Whether you need a flatbed scanner integrated with a payment system for patron use, or one that will protect rare oversize maps while creating a digital record, there’s a scanner for your library. Today’s book scanners are fast (many can scan a page in under two seconds) and provide optical resolution of up to 800 dots per inch (dpi) on sheets reaching a massive 35″ x 25″ in size. With such a wealth of options, your only problem may be deciding which scanner to choose. LJ has highlighted some of the newest offerings from a number of providers.
When librarian Elke Bruton from the State Library of Oregon (pictured) and four of her colleagues attended Lead the Change! Oregon at Portland’s Central Library in April 2013, they were told they should give a report when they got back. But, she tells LJ, “We said, we don’t want to do that. Out of context, it doesn’t mean anything.” Instead, the team met to digest their own takeaways and turn them into training for their coworkers.
The Librarian Shaming tumblr highlights anonymous “confessions” from our field. Some are humorous, some shocking. Some will make you think and maybe reconsider assumptions. This shameful confession perked me up when I discovered it: “I want to replace all librarians with tech people with great customer service skills and teaching ability. I want the library to have its own Genius Bar.” While a bit narrow in focus, this statement resonates on an instinctive level with me as an LIS educator.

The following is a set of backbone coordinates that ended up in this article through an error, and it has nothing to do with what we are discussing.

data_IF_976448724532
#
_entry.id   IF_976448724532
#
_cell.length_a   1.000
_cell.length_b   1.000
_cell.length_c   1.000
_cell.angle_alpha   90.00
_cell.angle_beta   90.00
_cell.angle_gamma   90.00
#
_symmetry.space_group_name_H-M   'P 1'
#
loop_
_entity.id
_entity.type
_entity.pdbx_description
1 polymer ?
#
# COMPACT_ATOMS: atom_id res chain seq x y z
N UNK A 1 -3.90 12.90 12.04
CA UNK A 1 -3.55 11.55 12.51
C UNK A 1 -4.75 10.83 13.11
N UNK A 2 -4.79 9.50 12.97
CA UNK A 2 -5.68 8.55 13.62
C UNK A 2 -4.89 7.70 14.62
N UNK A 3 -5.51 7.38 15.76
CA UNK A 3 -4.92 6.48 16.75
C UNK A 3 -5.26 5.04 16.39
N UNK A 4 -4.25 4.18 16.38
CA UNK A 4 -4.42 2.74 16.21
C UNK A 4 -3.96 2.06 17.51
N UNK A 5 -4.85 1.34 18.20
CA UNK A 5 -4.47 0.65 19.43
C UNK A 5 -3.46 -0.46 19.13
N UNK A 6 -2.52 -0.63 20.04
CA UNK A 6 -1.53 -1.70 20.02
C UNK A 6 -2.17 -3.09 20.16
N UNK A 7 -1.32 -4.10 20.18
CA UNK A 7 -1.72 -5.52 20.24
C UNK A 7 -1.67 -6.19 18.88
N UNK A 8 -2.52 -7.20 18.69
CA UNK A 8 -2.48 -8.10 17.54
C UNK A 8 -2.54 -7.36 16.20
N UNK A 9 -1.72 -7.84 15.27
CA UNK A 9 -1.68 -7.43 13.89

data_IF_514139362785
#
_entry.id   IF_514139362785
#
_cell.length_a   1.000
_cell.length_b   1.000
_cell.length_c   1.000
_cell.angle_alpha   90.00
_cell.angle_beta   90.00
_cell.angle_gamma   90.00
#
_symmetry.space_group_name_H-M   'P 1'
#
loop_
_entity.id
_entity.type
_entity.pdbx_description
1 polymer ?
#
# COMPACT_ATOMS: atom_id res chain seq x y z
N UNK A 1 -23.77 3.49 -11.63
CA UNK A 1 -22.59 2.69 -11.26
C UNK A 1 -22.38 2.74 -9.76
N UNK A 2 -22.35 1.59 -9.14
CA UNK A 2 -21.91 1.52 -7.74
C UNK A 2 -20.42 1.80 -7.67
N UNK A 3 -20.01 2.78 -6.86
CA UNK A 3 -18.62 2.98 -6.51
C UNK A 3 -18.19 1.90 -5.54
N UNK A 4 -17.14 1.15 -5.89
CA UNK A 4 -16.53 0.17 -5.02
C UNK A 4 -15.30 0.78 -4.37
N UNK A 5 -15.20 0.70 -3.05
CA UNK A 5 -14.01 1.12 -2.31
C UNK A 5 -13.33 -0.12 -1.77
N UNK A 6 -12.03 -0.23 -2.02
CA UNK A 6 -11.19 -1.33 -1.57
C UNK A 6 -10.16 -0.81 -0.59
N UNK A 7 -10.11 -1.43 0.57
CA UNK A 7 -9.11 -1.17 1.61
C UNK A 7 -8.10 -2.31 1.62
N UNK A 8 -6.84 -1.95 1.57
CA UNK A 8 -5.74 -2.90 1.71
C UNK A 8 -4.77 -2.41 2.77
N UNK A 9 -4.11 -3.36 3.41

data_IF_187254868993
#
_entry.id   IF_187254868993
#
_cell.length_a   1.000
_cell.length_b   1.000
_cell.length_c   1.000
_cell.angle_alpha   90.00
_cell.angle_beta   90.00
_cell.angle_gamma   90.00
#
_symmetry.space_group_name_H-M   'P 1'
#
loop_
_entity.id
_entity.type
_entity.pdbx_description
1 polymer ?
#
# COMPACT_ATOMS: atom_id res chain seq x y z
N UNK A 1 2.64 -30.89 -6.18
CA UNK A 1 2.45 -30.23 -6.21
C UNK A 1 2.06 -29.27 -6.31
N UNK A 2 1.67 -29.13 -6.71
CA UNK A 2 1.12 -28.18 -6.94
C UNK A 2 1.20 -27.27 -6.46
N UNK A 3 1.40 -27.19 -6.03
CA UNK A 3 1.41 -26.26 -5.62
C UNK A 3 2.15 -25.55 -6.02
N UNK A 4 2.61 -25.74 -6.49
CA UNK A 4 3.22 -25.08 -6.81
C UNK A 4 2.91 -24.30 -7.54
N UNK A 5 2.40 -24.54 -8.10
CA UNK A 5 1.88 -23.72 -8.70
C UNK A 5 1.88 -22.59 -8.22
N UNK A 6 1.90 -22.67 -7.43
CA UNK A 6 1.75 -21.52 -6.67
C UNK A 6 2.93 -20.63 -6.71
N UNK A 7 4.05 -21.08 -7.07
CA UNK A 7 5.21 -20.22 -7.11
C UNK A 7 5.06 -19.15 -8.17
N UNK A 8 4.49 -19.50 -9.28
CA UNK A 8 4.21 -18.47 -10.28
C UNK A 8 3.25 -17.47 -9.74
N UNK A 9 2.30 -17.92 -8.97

When LJ revealed the first group of Movers & Shakers back in 2002, we knew we were onto something special. This Class of 2014 brings the total cohort to 650. Reading about them together is like taking a whirlwind survey of the expansive potential and impact of library work. Together, they make an exciting case for the profession.
Celeste Choate named Executive Director of the Urbana Free Library; Bob Pasicznyuk named Director, Douglas County Libraries, CO; Peter Bromberg named Associate Director for Public Services at Salt Lake County Library, UT; and other new hires, promotions, retirements, and obituaries from the March 15, 2014 issue of Library Journal.
Letters to the editor from Library Journal’s March 15, 2014, issue, including commentary on ALA and Reunifying Librarianship, The Weeding War, and more.